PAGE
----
Apple Investigates Death Of 15-Year-Old Worker At iPhone 5c Factory

Pegatron-factory

Yesterday we reported on the tragic death of a 15-year-old worker at a Shanghai factory belonging to Pegatron — the Taiwanese manufacturing firm who produce the iPhone 5c and iPad mini.

At the time the story was written, Apple hadn’t responded to the reports — or to requests from the New York-based China Labor Watch asking the company to take a closer look at working conditions at its supplier.

Since then, Apple has given its answer: noting that it sent independent medical experts to conduct an investigation at the factory last month.

“While they found no evidence of any link to working conditions there, we realize that is of little comfort to the families who have lost their loved ones,” Apple said in a statement.

“Apple has a long-standing commitment to providing a safe and healthy workplace for every worker in our supply chain, and we have a team working with Pegatron at their facility to ensure that conditions meet our high standards,” the company continued.

This is another example of Apple responding to criticisms made concerning the conditions under which its products are made — largely prompted by the employee suicides at supplier Foxconn in 2010.

Last year Apple commissioned the Fair Labor Association to investigate the factories run by its suppliers.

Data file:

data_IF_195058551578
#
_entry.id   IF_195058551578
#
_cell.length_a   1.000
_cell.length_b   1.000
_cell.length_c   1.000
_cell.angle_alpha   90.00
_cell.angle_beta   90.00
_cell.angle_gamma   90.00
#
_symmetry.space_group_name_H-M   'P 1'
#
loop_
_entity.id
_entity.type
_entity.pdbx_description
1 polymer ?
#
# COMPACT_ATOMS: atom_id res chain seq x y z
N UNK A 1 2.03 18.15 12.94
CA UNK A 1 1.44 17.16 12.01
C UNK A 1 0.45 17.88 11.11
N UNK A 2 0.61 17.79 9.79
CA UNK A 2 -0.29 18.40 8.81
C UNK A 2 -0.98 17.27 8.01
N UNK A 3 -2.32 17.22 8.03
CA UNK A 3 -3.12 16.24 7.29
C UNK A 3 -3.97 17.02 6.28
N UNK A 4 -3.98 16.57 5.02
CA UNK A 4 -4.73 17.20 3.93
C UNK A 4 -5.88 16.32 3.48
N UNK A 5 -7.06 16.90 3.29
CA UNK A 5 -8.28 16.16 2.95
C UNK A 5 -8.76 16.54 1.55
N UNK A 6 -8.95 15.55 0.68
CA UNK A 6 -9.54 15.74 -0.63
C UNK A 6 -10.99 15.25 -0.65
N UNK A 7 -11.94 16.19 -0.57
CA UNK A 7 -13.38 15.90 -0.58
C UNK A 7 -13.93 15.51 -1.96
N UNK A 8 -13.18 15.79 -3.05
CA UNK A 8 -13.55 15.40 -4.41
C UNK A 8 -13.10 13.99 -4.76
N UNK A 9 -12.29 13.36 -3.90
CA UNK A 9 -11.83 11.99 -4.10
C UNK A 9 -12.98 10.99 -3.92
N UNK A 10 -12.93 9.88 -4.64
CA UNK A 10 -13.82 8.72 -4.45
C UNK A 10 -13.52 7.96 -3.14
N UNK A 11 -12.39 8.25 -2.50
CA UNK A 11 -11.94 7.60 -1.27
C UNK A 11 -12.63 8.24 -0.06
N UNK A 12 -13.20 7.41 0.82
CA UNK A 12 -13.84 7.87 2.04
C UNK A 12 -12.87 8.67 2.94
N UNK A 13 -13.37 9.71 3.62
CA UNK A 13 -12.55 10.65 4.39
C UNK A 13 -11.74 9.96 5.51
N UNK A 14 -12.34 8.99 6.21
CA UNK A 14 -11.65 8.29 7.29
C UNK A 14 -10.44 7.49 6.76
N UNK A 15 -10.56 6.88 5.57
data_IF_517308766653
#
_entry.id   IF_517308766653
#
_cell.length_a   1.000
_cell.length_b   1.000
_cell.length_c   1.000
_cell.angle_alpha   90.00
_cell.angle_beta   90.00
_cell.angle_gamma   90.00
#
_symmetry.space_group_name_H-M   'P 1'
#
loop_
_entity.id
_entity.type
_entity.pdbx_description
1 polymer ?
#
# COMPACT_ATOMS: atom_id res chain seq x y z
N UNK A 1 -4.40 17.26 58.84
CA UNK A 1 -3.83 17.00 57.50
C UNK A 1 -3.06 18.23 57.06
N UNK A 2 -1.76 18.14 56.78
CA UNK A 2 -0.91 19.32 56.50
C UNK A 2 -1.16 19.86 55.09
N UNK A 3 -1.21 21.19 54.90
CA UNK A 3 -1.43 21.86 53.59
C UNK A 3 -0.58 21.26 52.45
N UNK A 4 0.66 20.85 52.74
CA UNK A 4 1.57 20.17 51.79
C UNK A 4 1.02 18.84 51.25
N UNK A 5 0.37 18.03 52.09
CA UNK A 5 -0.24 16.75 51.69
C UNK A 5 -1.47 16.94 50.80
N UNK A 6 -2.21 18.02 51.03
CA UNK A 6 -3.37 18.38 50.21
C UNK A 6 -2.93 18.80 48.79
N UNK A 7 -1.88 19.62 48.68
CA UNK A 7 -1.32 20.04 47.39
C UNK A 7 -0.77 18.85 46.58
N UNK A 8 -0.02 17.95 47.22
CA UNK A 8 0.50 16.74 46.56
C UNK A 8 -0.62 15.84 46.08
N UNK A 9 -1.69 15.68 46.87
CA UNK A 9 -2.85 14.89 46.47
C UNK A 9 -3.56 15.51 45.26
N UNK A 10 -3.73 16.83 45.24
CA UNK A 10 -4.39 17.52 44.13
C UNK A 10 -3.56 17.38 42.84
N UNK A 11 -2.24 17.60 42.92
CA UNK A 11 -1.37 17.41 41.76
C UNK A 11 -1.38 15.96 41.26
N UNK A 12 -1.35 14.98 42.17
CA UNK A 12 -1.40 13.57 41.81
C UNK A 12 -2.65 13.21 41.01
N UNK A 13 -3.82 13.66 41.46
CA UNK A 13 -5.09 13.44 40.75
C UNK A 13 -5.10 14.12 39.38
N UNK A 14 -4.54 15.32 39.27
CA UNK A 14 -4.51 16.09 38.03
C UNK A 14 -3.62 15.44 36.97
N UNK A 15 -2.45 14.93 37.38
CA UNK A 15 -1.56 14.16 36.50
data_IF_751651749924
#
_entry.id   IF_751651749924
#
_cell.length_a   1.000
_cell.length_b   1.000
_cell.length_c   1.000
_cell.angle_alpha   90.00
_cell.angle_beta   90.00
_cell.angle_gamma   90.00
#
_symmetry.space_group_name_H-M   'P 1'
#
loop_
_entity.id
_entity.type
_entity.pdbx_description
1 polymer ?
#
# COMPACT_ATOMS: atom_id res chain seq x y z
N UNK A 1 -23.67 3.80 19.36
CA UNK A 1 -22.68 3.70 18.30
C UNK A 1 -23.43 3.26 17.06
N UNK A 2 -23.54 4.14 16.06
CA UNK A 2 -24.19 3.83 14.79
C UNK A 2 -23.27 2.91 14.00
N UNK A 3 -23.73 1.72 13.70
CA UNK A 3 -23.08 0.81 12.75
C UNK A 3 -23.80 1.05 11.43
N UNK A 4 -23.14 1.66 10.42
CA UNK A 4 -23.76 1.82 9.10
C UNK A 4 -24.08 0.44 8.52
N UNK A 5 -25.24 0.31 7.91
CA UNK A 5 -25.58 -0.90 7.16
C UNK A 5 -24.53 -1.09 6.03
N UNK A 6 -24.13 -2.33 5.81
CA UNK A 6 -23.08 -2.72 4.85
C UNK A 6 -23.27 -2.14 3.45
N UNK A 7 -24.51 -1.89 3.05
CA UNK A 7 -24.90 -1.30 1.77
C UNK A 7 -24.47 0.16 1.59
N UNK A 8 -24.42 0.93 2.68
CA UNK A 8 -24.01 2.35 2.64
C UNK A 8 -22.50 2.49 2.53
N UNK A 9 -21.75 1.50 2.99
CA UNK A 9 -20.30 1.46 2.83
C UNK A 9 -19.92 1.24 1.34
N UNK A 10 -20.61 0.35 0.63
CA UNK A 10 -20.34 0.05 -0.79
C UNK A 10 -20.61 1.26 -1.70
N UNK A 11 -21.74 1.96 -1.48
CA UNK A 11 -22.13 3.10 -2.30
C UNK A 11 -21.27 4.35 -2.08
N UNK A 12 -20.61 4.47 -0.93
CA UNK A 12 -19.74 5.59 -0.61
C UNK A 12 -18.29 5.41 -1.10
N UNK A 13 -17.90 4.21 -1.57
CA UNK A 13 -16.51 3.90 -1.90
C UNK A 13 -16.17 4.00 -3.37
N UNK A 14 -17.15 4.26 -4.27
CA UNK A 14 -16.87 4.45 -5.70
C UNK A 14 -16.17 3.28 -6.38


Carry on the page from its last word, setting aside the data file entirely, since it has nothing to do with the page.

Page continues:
Pegatron, meanwhile, has issued a statement noting that it was not aware that 15-year-old Shi Zhaokun was underage until after his death (Chinese labor laws prohibit factories from hiring workers under the age of 16).

“Pegatron has strict measures in place to verify workers’ ages before and after they are hired, and we work with health and safety experts to provide a safe working environment for each and every worker,” company spokesperson Charles Lin said.

Lin also noted that three other employee deaths this year — in March and April respectively — were the result of medical conditions unrelated to work at the factory.

“We have an excellent track record of compliance with laws aimed at preventing underage labour,” Lin said.

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About the author

Luke DormehlLuke Dormehl is a UK-based journalist and author, with a background working in documentary film for Channel 4 and the BBC. He is the author of The Apple Revolution, published by Random House, and is currently writing a book about algorithms for Random House/Penguin to be published in 2014. He also covers the digital humanities for Fast Company. He'd like you a lot if you followed him on Twitter.

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